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Coasting Downhill in Neutral

Well, we’re in the home stretch of 2017 and we’re just kind of coasting through the next few weeks, down a gentle slope applying neither gas nor brakes. Kind of like when you were in college and too broke to buy gas so you saved a few pennies by free-rolling your car whenever you could. (Or was that just me?)

With the possible exception of Congressional Republicans, there’s no sense of urgency right now. Let’s get through this year and see what 2018 brings. Depending on what H.R.1. finally looks like, and which ‘expert’ you listen to, the housing market will either be a little better, a little worse, or about the same next year. I agree.

Regardless, we’ll still be facing a housing shortage of staggering proportion in California – about 1 million units short of what’s needed over the past decade. Our region currently leads the state in construction job growth right now so that means our cities are addressing the issue. Thank you. I know it’s a balancing act between adding more residents, keeping traffic moving, and bringing in more commercial base and jobs, but our region appears to be doing a far better job than many parts of the state.

We’re finally starting to see an influx of those long-anticipated Millenial buyers moving into the market. Economists have been predicting this wave for the past five years and the leading edge of that wave started in 2017, albeit with a trickle rather than a flood. That’s probably good news because with the constrained inventory, a flood of new buyers would simply force prices into an even steeper appreciation incline which would, in turn, eliminate many of those new buyers from the market. In 2017, first-time buyers held steady at 34% of the market nationwide, (-30% in CA), but that’s well under the 40% historical rate considered to be a ‘normalized’ market. It should come as no surprise that if you’re a millennial living in California, buying your first home doesn’t come any harder, according to a recent survey. California ranked as the toughest state in the nation for first-time home buyers.

Closer to home, November sales were a little more lackluster than anticipated. Not only were sales down 11% month-over-month (941 / 837), they were down 14% from last November. Based on pending sales in the pipeline for December, my prediction of 12,000 sales for the region this year may be a bit rosy. We should still finish the year slightly ahead of last year, but by a slim margin of 2% of less.

But while sales are definitely slowing toward year-end, prices continue their upward trajectory rising another 1% month-over-month and maintaining a 7% lead year-to-date over 2016. Our regional price appreciation is slightly better than the state median increase of 6.1%, while our median price remains nearly $200,000 below the state median (CA: $546,430 / SWCA: $350,009). Price stratification is forcing buyers out of coastal and urban core areas to more affordable inland areas. That same stratification prompts buyers who may find themselves priced out of local markets like Temecula and Murrieta to find their dream home in Menifee, Perris and Hemet.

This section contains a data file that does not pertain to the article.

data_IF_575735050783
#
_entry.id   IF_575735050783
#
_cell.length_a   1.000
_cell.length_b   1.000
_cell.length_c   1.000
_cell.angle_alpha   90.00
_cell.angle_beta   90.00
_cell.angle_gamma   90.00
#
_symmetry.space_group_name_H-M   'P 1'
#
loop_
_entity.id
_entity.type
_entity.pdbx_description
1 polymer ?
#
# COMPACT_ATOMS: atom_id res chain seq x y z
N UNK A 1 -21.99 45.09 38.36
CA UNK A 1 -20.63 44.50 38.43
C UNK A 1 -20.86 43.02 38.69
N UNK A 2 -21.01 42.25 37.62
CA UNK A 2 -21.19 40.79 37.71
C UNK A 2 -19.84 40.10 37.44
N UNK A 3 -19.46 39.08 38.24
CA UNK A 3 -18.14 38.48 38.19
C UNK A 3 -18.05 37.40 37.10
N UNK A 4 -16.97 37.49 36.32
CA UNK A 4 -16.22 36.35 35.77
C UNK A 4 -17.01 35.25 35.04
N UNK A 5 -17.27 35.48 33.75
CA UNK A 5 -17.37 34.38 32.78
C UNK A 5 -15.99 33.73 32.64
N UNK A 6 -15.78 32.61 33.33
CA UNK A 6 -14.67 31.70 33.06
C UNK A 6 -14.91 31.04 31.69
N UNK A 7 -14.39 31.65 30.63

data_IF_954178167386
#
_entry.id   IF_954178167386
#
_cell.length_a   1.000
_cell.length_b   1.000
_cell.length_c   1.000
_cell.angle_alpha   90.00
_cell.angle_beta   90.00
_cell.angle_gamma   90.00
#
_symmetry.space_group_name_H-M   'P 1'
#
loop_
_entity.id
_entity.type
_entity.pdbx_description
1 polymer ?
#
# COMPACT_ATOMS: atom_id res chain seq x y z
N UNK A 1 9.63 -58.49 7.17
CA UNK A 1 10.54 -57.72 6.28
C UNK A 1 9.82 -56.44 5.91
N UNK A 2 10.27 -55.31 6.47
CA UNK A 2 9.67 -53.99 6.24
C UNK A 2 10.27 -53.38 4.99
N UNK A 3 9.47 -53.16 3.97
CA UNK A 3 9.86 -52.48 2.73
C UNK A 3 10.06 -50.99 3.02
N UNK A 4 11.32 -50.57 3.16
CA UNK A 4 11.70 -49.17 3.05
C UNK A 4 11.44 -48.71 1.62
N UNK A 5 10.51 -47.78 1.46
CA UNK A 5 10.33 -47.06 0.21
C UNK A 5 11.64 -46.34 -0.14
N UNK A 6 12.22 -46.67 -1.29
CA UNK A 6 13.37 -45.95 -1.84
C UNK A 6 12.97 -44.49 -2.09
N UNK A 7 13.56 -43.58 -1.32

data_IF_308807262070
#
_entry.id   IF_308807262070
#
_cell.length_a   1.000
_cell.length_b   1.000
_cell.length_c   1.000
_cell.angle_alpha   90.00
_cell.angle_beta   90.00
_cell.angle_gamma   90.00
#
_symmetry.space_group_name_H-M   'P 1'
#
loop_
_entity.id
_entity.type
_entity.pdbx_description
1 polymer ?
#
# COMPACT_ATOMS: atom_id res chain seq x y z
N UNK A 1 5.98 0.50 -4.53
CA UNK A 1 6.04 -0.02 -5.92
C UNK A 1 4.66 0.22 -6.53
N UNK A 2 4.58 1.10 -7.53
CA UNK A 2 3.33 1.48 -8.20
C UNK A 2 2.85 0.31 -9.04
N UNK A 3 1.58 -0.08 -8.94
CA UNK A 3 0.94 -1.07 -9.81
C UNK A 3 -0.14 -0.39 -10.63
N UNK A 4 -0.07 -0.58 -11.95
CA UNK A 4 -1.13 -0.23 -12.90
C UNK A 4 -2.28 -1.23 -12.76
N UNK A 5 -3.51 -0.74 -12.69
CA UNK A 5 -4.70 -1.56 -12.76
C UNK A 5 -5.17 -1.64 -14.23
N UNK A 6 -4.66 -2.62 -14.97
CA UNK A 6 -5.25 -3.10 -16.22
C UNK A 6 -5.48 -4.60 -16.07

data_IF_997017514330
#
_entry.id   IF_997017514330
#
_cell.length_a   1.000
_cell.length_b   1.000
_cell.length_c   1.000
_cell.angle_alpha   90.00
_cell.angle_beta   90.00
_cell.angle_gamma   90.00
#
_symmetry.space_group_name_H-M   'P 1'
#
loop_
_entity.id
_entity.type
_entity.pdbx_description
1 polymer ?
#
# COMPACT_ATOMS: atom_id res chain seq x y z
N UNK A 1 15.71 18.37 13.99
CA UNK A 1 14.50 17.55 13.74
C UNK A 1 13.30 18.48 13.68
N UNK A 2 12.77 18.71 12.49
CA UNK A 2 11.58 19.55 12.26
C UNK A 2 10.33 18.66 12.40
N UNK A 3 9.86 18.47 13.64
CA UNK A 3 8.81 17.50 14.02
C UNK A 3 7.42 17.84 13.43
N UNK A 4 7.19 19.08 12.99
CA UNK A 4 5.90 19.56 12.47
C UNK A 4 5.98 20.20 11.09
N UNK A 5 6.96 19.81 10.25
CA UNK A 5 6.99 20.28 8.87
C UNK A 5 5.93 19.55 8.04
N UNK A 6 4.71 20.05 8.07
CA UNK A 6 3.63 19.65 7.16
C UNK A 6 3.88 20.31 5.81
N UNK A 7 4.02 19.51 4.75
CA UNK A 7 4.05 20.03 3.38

Inventory continues to be the sticking point, dropping another 7% month-over-month and declining 22% from last year. Our inventory has been on an almost steady decline. Since hitting peaks of 2,500+ units back in mid-2015, it’s just 1,618 units today. It doesn’t take a math major to figure out that if your inventory has been dropping for the past three years while sales have been increasing, you’re exerting upward price pressure as demand continues to outstrip supply. The statewide Housing Affordability Index (HAI) fell to 29% last month, meaning just 29% of our residents could afford a median price home in the state! Our region currently enjoys a 39% HAI, which isn’t great but better than most. Across the region we’ve got just a 1.9 month supply of homes for sale, which is less than the 3 month supply statewide, and homes are flying off the market at a median time of 22.2 days.

IF some forecasts are accurate, that enactment of H.R.1 slows demand and drops prices by some percent, maybe that will provide the breathing room our communities need to get ahead of the housing curve and infrastructure demand. I am very doubtful that the bill will have any negative impact on the housing market and will continue to suggest that SUPPLY = SOLUTION!   Wishing you a healthy and prosperous New Year!

Gene Wunderlich is the Government Affairs Director for Southwest Riverside County Association of Realtors.  If you have questions on the market, please contact me at GAD@srcar.org or to keep up with the latest legislative and real estate trends go to http://gadblog.srcar.org/.

Written by Gene Wunderlich, Sr. Staff Writer

Gene Wunderlich is the Government Affairs Director for Southwest Riverside County Association of Realtors. If you have questions on the market please contact me at GAD@srcar.org or to keep up with the latest legislative and real estate trends go to http://gadblog.srcar.org/.

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